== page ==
To add to this, Irish people are super modest and while I do love this (and can’t stand overly boastful people), it means we can get left behind in a city like New York if we don’t know our worth and learn to value ourselves more. I’ve worked so hard to get to where I am today, but I thought I should be grateful to just be employed. I’ll never make that mistake again. I’ll never settle and I’ll make sure I value myself and all my skills so much more than I did back then… This was also probably the biggest thing I took from grad visa year.
Thanks to the amazing Tara for shooting this impromptu look
4. I’ve learned to make the most of my time
Time goes fast everywhere, but it goes extra fast in New York. The pace of life here is crazy and I just don’t know where the time goes everyday. Having limited time has really made me value my time so much more. I actively try to be so much more productive with every second of the day. For example, I don’t go to the gym but I do love walking. So instead of walking 15 minutes to my nearest subway station in the morning, waiting a few minutes for the train (can be anything from 1 second to 15 minutes) and sitting on the subway for 20-25 minutes, I walk to a stop 30 minutes away from my apartment and a 5 minute subway from work. So it takes roughly the same amount of time, I get some exercise in, make my calls to home and have less time on the subway… it’s a win-win.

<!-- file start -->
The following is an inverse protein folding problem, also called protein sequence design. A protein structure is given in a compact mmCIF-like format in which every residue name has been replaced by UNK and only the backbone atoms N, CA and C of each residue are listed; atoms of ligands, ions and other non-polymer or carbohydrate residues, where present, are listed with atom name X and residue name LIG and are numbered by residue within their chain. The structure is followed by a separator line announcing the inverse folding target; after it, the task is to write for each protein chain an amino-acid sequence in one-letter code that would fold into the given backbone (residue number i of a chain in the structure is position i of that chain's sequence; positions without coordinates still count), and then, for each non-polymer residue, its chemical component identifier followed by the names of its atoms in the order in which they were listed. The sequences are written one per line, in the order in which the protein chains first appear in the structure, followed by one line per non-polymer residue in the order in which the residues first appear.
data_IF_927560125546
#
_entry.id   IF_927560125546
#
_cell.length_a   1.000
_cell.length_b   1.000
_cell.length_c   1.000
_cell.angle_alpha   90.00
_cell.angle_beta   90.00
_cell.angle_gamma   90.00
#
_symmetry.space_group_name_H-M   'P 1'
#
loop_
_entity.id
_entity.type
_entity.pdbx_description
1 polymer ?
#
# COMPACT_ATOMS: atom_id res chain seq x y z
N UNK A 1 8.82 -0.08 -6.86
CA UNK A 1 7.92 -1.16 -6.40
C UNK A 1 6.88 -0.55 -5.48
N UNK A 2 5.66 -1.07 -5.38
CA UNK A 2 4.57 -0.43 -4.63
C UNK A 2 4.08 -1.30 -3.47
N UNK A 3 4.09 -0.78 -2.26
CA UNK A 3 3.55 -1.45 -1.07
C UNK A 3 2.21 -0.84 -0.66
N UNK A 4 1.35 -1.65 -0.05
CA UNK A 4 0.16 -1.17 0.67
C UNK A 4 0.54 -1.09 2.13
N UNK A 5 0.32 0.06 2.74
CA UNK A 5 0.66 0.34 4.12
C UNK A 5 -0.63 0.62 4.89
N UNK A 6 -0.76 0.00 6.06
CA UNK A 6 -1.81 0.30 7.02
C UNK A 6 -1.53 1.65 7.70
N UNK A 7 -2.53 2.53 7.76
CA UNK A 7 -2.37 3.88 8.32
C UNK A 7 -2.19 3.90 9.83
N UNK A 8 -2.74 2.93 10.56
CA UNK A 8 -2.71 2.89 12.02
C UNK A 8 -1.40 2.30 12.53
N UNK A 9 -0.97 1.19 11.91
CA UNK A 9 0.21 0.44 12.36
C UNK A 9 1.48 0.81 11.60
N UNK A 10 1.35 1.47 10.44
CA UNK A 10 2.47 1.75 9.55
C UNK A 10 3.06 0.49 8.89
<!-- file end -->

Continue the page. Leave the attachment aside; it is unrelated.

5. I’m more determined
To some extent, I guess I’ve always been determined. I was awarded a PhD, moved to New York on my own, got a job, and a visa to stay on here, to name just a few things. The funny thing is, I would never have considered myself a determined person, but I clearly must have always been. However, I think New York brings out another level of determination. If you want to do something here, not matter how big or small, it’s totally possible but you have to be determined to actually get it done. Like I said in my last point, time has an amazing way of evaporating, so if you really want to achieve something you have to be determined and invest your precious little time into getting what you want.
6. I appreciate Ireland so much more
Last, but certainly not least, I appreciate Ireland and being Irish so much more than I did when lived at home. There’s a lot of things I miss about Ireland, but when I lived at home I totally took things like looking out my window and seeing Croagh Patrick everyday for granted. I wasn’t as motivated to get out and do things as I now am when I go home (I’ll be home super soon again too – eeks!), and I just appreciate what a beautiful little country it is so much more. On St. Patricks Day I mentioned how I’m also more patriotic here. Living abroad I’m even more proud of the massive impact such a small country has had around the world. It’s really kinda crazy, but totally amazing… Fun fact – Did you know The White House was designed by an Irish man and is based on Leinster House in Dublin? Amazing right??? Such an iconic place inspired by Ireland.
So there is just a few ways I think New York has changed me. This post turned out to be a hell of a lot longer than planned, but it’s nice to think back and see how things have changed (hopefully) for the better, in such a short space of time.
Hope you’re having a good week,